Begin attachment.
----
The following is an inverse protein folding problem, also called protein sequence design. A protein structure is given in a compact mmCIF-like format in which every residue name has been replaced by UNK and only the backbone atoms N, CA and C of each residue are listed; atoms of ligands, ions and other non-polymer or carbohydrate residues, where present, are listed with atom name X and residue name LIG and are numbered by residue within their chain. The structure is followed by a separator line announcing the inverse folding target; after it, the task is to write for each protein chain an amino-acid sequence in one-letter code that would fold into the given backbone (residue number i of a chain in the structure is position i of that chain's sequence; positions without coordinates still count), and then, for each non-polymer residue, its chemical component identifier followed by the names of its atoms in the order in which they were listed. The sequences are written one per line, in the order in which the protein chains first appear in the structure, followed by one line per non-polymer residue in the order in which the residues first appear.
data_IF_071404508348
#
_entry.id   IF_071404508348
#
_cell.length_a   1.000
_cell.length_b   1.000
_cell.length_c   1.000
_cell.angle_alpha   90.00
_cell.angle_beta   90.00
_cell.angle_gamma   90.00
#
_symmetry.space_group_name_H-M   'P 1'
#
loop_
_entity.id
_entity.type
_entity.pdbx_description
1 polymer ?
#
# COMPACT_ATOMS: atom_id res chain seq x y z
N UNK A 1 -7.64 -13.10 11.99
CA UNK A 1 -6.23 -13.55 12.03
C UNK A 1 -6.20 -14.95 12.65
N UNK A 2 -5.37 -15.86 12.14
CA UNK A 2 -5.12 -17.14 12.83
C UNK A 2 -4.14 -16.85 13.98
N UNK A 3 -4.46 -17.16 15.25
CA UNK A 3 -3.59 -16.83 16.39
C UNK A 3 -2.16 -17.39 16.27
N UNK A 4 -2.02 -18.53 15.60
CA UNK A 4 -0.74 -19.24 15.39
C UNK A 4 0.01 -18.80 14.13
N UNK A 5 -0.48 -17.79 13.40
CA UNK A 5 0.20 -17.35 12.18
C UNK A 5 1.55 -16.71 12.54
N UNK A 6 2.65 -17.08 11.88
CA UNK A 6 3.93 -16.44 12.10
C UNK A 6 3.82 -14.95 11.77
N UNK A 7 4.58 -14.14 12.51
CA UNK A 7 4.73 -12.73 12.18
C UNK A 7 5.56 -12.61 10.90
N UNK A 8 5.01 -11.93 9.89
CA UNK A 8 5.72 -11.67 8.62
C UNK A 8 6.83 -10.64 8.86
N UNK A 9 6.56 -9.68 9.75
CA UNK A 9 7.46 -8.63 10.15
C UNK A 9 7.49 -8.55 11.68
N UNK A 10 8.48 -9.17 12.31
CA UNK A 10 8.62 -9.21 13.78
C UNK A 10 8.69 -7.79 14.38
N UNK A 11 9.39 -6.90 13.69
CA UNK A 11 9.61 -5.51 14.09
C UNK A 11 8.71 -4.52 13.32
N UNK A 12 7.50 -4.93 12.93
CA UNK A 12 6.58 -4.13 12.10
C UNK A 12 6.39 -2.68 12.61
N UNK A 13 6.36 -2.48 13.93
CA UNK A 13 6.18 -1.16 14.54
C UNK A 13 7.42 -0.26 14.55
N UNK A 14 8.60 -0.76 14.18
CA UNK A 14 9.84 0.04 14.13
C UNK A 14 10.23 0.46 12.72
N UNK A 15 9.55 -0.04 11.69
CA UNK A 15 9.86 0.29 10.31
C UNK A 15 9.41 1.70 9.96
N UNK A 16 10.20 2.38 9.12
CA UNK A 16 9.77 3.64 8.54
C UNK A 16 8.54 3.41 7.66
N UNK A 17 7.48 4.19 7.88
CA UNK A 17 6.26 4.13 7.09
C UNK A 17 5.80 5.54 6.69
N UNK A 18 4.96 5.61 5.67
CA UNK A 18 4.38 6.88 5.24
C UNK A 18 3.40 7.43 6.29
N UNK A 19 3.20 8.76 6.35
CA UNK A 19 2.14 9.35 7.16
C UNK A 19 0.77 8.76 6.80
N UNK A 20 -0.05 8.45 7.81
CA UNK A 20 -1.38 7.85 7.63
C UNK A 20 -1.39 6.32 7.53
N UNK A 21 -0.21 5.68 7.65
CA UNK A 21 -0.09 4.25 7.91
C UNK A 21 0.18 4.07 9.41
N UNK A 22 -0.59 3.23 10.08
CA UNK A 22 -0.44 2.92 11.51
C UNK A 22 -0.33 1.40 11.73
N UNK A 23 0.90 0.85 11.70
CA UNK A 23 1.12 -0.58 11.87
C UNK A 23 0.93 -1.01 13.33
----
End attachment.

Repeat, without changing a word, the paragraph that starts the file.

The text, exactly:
The following is an inverse protein folding problem, also called protein sequence design. A protein structure is given in a compact mmCIF-like format in which every residue name has been replaced by UNK and only the backbone atoms N, CA and C of each residue are listed; atoms of ligands, ions and other non-polymer or carbohydrate residues, where present, are listed with atom name X and residue name LIG and are numbered by residue within their chain. The structure is followed by a separator line announcing the inverse folding target; after it, the task is to write for each protein chain an amino-acid sequence in one-letter code that would fold into the given backbone (residue number i of a chain in the structure is position i of that chain's sequence; positions without coordinates still count), and then, for each non-polymer residue, its chemical component identifier followed by the names of its atoms in the order in which they were listed. The sequences are written one per line, in the order in which the protein chains first appear in the structure, followed by one line per non-polymer residue in the order in which the residues first appear.